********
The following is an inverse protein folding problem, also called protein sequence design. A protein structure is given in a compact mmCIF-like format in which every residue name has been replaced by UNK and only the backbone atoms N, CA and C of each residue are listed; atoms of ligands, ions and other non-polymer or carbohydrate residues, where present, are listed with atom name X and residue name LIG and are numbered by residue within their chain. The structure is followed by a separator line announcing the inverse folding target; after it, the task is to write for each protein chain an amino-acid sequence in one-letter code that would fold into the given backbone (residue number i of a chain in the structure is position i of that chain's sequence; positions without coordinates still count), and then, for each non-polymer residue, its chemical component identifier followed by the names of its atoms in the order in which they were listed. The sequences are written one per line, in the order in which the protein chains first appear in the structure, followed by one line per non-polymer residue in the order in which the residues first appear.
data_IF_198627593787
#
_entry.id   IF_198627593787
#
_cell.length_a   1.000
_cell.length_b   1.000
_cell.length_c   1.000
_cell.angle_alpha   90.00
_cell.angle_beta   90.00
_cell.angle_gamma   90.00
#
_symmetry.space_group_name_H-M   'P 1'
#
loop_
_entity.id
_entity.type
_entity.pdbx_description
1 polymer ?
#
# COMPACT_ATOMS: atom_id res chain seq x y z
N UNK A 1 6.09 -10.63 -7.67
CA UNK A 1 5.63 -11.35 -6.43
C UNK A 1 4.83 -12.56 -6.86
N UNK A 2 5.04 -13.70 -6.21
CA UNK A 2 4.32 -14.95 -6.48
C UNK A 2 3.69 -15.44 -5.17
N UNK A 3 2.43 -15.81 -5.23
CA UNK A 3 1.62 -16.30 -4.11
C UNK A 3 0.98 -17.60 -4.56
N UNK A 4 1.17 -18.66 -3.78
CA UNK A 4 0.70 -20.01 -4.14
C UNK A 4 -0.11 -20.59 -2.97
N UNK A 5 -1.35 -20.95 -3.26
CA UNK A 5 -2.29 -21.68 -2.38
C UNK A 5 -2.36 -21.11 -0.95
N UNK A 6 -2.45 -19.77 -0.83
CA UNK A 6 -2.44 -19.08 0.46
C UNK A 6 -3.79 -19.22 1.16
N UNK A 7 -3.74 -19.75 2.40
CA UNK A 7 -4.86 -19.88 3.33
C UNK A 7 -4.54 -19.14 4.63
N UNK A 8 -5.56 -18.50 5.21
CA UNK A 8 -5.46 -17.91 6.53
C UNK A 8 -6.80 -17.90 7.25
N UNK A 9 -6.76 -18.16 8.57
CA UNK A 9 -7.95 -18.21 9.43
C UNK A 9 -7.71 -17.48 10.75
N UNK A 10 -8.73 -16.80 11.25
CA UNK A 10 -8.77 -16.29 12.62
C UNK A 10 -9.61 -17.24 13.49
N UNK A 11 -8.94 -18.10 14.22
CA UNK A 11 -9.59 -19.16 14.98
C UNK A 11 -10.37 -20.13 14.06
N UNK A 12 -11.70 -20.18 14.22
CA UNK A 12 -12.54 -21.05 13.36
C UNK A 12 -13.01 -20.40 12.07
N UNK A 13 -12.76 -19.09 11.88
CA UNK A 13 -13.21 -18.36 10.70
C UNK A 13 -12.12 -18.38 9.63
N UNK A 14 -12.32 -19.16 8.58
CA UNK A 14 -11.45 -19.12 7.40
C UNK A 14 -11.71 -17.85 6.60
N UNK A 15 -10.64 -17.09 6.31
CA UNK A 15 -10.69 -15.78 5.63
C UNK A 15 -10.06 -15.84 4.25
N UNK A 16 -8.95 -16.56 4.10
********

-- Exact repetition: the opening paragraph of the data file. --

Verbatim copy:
The following is an inverse protein folding problem, also called protein sequence design. A protein structure is given in a compact mmCIF-like format in which every residue name has been replaced by UNK and only the backbone atoms N, CA and C of each residue are listed; atoms of ligands, ions and other non-polymer or carbohydrate residues, where present, are listed with atom name X and residue name LIG and are numbered by residue within their chain. The structure is followed by a separator line announcing the inverse folding target; after it, the task is to write for each protein chain an amino-acid sequence in one-letter code that would fold into the given backbone (residue number i of a chain in the structure is position i of that chain's sequence; positions without coordinates still count), and then, for each non-polymer residue, its chemical component identifier followed by the names of its atoms in the order in which they were listed. The sequences are written one per line, in the order in which the protein chains first appear in the structure, followed by one line per non-polymer residue in the order in which the residues first appear.